how-to-handle-negative-feedback-dental-critic

How to handle negative feedback

Getting feedback, reviews, etc., is amazing for your business and your practice.  You should always aim to get as much feedback from your patients as you can. Why? Because getting feedback and reviews from your patients is free consumer data, and do you know how much people pay to get their hands on some consumer data? Let’s just say, it’s extremely valuable information. What can you do with this data? Well, you can improve your business. You can figure out what it is that patients either like or do not like about your dental practice, a great experience they had and why, or a bad experience and why, and you can either promote what made them happy and keep it up, or you can take their criticism and fix whatever it is that made them unhappy.

Over the past ten years there has been a pretty huge realization among businesses and marketers… what is it? It’s that your focus as a business should revolve around your consumers. It seems kind of obvious, doesn’t it? Why wouldn’t businesses always focus on the consumer? Considering that they are the ones who are typically paying you to exist, I guess that would mean that their opinion is pretty important. But, believe it or not, consumer focus is more of a recent realization in marketing, and it’s doing great things. And this is why it is so important for you to know exactly what it is that your consumer, in this case, patients, want and need from your practice.

Now let’s address a little problem, a problem that is almost as bad as chewing ice is for your teeth. The problem is, that the majority of the time when a patient feels motivated and actually takes the time to leave a review, is when they have a bad experience and feel the need to complain. This is why it’s difficult to have online reviews that truly reflect your business model 100%. But, dentist reputation management in DFW is oh-so-important. This is also another reason why you should be encouraging all of your patients to leave reviews, we suggest even giving them the option right there in the office. But in any case, negative feedback is going to happen, and here are some tips as to how you should address it…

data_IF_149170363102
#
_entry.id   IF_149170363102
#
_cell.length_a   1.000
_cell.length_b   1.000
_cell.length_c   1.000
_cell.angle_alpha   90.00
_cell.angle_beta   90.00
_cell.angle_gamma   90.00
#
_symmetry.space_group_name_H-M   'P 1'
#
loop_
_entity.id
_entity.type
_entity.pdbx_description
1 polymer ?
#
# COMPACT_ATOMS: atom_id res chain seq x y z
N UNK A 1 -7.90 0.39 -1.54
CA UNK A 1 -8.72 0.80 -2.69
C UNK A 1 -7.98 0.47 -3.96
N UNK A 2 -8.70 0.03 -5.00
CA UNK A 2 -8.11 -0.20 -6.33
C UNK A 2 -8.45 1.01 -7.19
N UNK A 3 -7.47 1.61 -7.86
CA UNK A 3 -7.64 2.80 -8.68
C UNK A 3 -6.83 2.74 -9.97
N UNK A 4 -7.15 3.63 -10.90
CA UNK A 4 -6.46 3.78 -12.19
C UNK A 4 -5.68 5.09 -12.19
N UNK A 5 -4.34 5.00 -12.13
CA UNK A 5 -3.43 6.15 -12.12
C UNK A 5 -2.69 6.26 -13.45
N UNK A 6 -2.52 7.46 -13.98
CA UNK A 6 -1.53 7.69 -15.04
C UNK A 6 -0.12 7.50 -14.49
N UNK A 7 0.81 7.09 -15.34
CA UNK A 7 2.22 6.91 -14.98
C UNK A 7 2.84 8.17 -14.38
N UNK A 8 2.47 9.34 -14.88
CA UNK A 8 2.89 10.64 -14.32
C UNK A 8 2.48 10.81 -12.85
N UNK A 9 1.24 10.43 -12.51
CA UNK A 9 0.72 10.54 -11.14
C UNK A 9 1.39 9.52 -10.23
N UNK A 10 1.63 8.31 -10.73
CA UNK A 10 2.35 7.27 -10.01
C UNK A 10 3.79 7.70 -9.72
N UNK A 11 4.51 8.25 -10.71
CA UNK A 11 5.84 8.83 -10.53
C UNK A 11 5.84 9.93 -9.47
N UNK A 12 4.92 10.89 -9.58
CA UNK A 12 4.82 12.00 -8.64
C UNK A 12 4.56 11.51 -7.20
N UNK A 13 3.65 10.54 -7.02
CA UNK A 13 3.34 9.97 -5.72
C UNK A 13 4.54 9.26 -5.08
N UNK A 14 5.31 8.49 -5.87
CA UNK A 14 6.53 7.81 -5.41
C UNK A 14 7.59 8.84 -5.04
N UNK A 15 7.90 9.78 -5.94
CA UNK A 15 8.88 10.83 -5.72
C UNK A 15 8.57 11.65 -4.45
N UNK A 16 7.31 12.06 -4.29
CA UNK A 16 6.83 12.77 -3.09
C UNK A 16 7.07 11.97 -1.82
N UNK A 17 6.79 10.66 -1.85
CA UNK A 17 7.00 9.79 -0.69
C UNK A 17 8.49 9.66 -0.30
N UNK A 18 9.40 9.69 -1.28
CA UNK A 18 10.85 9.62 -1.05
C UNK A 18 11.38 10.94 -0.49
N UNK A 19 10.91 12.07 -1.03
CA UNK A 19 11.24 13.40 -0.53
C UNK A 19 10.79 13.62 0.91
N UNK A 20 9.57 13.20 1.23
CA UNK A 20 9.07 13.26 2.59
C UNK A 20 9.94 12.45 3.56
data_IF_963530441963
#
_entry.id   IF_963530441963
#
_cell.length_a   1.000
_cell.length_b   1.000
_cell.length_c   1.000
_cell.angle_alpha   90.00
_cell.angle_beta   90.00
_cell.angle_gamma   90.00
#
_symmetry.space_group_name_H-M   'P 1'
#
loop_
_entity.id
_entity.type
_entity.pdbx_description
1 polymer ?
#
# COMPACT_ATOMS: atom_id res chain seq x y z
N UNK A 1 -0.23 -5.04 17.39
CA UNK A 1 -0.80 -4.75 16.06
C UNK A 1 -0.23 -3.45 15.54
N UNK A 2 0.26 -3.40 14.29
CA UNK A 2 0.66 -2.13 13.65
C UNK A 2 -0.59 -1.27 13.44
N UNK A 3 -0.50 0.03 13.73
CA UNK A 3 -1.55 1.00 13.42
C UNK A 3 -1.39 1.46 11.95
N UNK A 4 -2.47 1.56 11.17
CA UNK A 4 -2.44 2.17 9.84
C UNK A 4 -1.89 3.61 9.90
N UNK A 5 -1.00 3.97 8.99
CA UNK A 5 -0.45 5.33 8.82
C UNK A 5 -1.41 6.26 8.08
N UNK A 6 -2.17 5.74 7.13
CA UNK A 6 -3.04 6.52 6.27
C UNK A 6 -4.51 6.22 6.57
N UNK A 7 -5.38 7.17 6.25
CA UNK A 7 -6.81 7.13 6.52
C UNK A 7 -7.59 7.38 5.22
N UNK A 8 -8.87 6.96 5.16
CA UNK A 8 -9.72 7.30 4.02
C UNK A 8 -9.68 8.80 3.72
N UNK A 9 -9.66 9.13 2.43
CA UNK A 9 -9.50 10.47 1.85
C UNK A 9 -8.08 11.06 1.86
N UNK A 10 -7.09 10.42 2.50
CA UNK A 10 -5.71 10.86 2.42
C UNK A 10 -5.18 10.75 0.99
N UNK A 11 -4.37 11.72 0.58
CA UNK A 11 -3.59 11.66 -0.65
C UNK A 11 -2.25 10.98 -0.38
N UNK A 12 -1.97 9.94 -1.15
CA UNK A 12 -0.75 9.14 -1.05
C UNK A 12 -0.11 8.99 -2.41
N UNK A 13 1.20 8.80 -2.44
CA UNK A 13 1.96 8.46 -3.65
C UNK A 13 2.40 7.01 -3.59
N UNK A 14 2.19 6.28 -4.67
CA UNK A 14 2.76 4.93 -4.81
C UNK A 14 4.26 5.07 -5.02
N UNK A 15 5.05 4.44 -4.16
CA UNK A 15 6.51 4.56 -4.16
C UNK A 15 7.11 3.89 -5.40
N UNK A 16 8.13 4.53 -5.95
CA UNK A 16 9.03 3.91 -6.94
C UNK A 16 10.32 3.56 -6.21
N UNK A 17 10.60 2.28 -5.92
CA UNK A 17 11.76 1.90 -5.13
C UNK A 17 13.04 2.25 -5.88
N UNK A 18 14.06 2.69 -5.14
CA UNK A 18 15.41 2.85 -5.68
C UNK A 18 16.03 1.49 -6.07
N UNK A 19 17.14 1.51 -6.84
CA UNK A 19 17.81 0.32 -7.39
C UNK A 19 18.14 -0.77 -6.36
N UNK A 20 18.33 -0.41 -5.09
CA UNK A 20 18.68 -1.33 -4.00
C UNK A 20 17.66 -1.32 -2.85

Number one rule, do not delete or hide negative feedback, this can backfire big time. Unless the comment is that of trolling nature and contains no signs of constructive criticism, but only aggression and irrationality, then leave it. We recommend your best strategy is responding to negative feedback [and all feedback for that matter]. Respond to reviews openly so that other people reading the reviews can see. Don’t get defensive, don’t fight back, accept this particular patient’s feedback and apologize for what it is they are upset about, and find a way to fix it. Start with telling the patient that you appreciate their feedback. If a patient had a negative experience, perhaps an appointment mix-up, or a bad encounter with a particular grumpy dental assistant, maybe offer them a discount (or some sort of compensation) on their next teeth cleaning or something along those lines. What is important here, is showing the patient and other visitors that their satisfaction is of your top priorities.

Side note: This also goes for negative feedback that you receive in person. Keep calm and respond in a way that lets the person know that you care about their satisfaction.

“Every comment, no matter how ill-informed or irrational, is an opportunity.

The better your response, the more respect you’ll gain from the community

overall.”

–  Content Marketing Institute

If you’re looking for an agency in Dallas for reputation management for your dental practice, look no further. Here at Dental Critic, we are a team of experts that can help you with all your dentist digital marketing needs. Contact us today, and let us help show you the potential your practice holds.

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